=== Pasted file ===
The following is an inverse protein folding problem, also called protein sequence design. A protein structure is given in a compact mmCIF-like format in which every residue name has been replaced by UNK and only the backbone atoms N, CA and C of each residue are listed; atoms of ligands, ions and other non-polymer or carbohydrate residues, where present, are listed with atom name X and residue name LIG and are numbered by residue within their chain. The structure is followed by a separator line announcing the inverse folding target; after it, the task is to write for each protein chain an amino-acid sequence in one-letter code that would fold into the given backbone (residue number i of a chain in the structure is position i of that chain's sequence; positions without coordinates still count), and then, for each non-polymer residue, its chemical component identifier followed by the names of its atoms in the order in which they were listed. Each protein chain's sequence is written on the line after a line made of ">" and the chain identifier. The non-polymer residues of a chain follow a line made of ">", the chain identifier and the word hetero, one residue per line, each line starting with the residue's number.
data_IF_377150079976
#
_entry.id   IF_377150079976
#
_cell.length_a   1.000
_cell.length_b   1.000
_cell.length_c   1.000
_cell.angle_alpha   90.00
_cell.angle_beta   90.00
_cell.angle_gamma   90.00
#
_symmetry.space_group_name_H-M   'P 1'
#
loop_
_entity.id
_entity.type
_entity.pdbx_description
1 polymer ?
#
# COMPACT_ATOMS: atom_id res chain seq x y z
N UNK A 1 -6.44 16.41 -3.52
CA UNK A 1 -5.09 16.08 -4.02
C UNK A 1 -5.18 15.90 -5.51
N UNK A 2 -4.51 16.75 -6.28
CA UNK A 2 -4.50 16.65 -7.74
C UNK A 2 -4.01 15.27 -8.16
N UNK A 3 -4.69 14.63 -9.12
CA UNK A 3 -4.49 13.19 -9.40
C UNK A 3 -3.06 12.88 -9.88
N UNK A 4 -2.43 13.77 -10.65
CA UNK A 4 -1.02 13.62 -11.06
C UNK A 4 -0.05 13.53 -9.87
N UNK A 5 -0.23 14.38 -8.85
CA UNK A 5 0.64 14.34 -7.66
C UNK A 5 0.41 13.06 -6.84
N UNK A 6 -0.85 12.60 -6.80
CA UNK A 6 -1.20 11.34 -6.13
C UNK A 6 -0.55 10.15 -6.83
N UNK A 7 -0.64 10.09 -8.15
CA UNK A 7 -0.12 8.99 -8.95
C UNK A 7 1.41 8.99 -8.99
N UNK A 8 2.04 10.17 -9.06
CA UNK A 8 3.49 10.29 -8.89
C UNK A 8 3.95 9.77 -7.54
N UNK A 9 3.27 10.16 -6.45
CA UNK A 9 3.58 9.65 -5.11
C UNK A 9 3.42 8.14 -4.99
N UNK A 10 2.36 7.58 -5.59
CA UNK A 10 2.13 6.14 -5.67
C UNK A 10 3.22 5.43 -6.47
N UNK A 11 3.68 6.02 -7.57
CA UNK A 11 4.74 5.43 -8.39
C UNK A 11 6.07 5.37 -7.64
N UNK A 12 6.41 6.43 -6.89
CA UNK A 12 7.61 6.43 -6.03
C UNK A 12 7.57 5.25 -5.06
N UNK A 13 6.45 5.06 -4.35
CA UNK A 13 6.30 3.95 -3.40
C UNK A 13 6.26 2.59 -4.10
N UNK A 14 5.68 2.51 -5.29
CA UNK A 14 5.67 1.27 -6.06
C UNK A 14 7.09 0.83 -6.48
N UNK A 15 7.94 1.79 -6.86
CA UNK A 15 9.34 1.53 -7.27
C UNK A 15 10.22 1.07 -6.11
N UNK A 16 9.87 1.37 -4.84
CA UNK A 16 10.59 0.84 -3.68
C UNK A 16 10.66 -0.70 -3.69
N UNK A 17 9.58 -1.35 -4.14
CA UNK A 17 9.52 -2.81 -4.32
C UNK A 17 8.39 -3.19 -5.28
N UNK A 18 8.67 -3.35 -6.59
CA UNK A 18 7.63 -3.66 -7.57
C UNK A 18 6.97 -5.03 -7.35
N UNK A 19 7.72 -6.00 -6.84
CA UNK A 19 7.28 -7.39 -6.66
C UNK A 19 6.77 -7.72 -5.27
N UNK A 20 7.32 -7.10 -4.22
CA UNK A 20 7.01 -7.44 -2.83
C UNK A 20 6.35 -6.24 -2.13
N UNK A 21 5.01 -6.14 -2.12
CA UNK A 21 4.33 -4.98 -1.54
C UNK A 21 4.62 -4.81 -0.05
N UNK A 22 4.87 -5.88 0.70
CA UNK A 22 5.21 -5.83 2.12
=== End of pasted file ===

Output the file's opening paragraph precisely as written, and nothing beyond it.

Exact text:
The following is an inverse protein folding problem, also called protein sequence design. A protein structure is given in a compact mmCIF-like format in which every residue name has been replaced by UNK and only the backbone atoms N, CA and C of each residue are listed; atoms of ligands, ions and other non-polymer or carbohydrate residues, where present, are listed with atom name X and residue name LIG and are numbered by residue within their chain. The structure is followed by a separator line announcing the inverse folding target; after it, the task is to write for each protein chain an amino-acid sequence in one-letter code that would fold into the given backbone (residue number i of a chain in the structure is position i of that chain's sequence; positions without coordinates still count), and then, for each non-polymer residue, its chemical component identifier followed by the names of its atoms in the order in which they were listed. Each protein chain's sequence is written on the line after a line made of ">" and the chain identifier. The non-polymer residues of a chain follow a line made of ">", the chain identifier and the word hetero, one residue per line, each line starting with the residue's number.